Breastfeeding in women with Polycystic Ovary Syndrome: Data from the Australian Longitudinal Women’s Health Study — ASN Events

Breastfeeding in women with Polycystic Ovary Syndrome: Data from the Australian Longitudinal Women’s Health Study (#120)

Natalie Nanayakkara 1 2 , Anju Joham 1 2 , Vanky Eszter 3 , Sophia Zoungas 1 2 , Deborah Loxon 4 , Helena Teede 1 2
  1. Monash Applied Research Stream, School of Public Health and Preventative Medicine, Monash University, Clayton, VIC, Australia
  2. Diabetes and Vascular Medicine Unit, Monash Health , Clayton, VIC , Australia
  3. Obstetrics and Gynaecology, Trondheim University Hospital, Trondheim, Norway
  4. Research Centre for Gender, Health and Ageing, University of Newcastle, Callaghan, NSW, Australia

Context: Polycystic Ovary Syndrome (PCOS) affects 12-21% of women with significant metabolic, psychological and reproductive complications including sub-fertility. With the rising rates of obesity, a greater proportion of pregnant women are overweight or obese. The interplay between breastfeeding, PCOS and obesity are unclear.

Objective: To examine breastfeeding initiation and duration and relationship to body mass index (BMI) in women with and without PCOS.

Design: Cross-sectional analysis of a longitudinal cohort study

Setting: General community setting

Participants: Participants were women randomly selected from the community. Mailed survey data were collected at five time points. Data from respondents to survey five (2009) who reported at least one children (n=4271) were analysed.

Main outcome measures: Self-reported PCOS, BMI and breastfeeding

Methods: We conducted a cross-sectional analysis of data from the large, Australian Longitudinal Study on Women’s Health. Participants are women aged 31 to 36 years, randomly selected from the national health insurance (Medicare) database. Standardised data collection occurred at 5 survey time points. Logistic and linear regression analysis was used where appropriate to examine factors associated with breastfeeding.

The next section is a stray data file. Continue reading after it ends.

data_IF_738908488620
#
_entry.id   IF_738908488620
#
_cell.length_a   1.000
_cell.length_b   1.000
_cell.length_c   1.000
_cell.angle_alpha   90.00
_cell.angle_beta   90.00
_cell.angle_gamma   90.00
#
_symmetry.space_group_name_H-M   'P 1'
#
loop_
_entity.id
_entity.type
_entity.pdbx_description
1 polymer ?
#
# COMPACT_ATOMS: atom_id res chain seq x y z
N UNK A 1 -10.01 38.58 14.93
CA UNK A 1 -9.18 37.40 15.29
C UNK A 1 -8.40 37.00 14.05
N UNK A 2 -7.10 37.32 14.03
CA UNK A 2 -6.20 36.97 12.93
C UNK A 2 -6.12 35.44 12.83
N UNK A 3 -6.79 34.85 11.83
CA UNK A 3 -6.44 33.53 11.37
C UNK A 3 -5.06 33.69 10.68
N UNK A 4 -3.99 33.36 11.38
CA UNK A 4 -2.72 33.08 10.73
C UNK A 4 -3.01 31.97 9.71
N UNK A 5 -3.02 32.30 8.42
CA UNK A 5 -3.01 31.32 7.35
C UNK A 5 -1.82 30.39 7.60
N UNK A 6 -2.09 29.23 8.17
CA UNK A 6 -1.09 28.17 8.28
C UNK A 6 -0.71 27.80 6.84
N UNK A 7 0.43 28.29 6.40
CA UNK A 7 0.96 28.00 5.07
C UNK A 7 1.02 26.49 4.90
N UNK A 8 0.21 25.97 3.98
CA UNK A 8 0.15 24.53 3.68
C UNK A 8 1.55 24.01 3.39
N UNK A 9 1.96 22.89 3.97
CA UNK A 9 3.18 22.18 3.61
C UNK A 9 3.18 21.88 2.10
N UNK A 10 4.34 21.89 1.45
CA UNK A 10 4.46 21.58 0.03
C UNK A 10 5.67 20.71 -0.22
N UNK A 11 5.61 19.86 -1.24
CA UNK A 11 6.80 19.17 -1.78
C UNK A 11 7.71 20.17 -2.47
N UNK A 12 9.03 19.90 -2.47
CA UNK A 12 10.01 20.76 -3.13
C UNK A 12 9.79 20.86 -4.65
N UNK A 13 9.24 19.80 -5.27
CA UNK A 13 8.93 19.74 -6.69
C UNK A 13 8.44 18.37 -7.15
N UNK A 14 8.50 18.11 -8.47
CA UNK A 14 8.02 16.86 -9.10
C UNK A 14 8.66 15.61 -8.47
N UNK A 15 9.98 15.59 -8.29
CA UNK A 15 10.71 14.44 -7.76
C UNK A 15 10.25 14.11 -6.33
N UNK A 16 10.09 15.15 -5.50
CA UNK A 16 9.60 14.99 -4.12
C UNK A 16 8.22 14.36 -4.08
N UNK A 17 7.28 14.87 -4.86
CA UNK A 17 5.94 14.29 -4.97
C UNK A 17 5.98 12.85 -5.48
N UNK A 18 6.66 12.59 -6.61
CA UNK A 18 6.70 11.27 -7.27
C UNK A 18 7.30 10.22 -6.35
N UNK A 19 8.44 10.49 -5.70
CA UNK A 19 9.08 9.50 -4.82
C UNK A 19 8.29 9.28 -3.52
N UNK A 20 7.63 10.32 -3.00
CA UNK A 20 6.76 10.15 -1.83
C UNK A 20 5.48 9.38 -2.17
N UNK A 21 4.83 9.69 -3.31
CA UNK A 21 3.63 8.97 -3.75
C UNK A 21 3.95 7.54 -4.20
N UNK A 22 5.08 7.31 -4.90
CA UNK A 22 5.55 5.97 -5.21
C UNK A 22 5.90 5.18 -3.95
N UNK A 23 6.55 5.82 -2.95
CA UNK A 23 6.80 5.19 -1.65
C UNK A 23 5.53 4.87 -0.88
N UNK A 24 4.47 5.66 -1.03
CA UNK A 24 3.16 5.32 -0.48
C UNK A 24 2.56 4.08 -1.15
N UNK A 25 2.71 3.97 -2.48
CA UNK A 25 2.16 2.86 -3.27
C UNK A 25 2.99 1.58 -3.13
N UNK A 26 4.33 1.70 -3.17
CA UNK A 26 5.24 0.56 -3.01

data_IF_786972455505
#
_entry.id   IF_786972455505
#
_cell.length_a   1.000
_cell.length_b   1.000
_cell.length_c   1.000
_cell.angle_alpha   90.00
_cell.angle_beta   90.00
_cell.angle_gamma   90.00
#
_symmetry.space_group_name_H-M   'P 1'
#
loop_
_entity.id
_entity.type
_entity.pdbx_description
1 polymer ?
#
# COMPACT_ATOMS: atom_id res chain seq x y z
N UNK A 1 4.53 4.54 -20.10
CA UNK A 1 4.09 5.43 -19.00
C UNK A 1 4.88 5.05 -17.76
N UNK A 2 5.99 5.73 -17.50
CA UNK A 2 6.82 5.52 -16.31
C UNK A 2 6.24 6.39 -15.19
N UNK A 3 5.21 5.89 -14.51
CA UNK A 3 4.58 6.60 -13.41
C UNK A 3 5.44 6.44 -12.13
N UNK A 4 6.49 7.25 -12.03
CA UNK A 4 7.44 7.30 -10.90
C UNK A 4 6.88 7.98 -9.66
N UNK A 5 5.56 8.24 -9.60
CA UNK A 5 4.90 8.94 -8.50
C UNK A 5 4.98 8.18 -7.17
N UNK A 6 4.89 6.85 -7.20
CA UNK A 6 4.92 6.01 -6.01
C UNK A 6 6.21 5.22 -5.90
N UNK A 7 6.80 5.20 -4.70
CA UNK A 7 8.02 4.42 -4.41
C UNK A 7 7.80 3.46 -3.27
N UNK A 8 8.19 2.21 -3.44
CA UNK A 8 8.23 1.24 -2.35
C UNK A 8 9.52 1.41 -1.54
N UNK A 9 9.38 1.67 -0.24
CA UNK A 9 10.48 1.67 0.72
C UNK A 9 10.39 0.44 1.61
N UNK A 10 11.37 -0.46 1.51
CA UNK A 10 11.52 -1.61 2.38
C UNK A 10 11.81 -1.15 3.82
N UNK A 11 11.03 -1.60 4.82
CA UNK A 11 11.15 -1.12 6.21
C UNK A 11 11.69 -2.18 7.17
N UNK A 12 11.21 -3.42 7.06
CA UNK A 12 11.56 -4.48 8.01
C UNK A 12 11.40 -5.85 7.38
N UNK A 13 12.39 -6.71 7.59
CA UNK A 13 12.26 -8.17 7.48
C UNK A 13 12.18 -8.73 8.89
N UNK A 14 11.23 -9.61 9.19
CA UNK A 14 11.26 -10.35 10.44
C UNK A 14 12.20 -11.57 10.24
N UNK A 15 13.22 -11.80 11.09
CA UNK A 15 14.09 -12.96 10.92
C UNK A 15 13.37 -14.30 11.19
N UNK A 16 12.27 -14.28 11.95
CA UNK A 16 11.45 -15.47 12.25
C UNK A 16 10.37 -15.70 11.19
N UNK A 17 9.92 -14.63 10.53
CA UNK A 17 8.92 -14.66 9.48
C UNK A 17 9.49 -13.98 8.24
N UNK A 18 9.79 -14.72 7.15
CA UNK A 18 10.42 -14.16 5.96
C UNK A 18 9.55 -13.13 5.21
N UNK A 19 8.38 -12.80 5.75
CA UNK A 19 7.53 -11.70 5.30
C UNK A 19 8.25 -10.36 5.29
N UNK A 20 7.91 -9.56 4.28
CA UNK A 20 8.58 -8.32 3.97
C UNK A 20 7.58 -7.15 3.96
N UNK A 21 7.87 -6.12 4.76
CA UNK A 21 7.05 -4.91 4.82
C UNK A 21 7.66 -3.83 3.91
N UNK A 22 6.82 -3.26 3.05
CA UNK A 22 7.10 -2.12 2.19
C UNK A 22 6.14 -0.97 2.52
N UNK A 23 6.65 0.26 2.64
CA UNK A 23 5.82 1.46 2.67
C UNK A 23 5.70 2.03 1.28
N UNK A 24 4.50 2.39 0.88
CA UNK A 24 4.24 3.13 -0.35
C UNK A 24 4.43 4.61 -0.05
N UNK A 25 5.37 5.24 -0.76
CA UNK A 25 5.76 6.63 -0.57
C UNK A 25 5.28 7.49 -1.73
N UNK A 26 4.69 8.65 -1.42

Results: PCOS prevalence was 7.0% (95% CI: 6.2%-7.9%). Mean BMI was higher in women who did not breastfeed compared to women who breastfed (28.1±6.9 kg/m2 and 25.7±5.7 kg/m2 respectively, p<0.001). 87.2% of women reporting PCOS indicated breastfeeding compared with 90.7% of women not reporting PCOS (p=0.03). Average duration of breastfeeding was similar in women reporting PCOS compared to women not reporting PCOS (7.4±2.0 months and 6.1±0.4 months respectively, p=0.50). Both PCOS and BMI were both associated with breastfeeding on univariable analysis (p=0.02 and p<0.001 respectively). BMI was independently associated with not breastfeeding (OR 1.11, 95% CI 1.07-1.16, p<0.001) after adjusting for age, education, smoking, parity, Caesarean sections, postnatal depression, low birth-weight and prematurity. Linear regression revealed that every 5 unit increase in BMI was associated with an approximately 20 day reduction in breastfeeding duration (p<0.001). PCOS was not independently associated with not breastfeeding (OR 1.72, 95% CI 0.71-4.13, p=0.23).

Conclusions: In this large community-based cohort of reproductive-aged women, we demonstrate that higher BMI is independently associated with reduced breastfeeding, highlighting the need for greater lactation support for these women.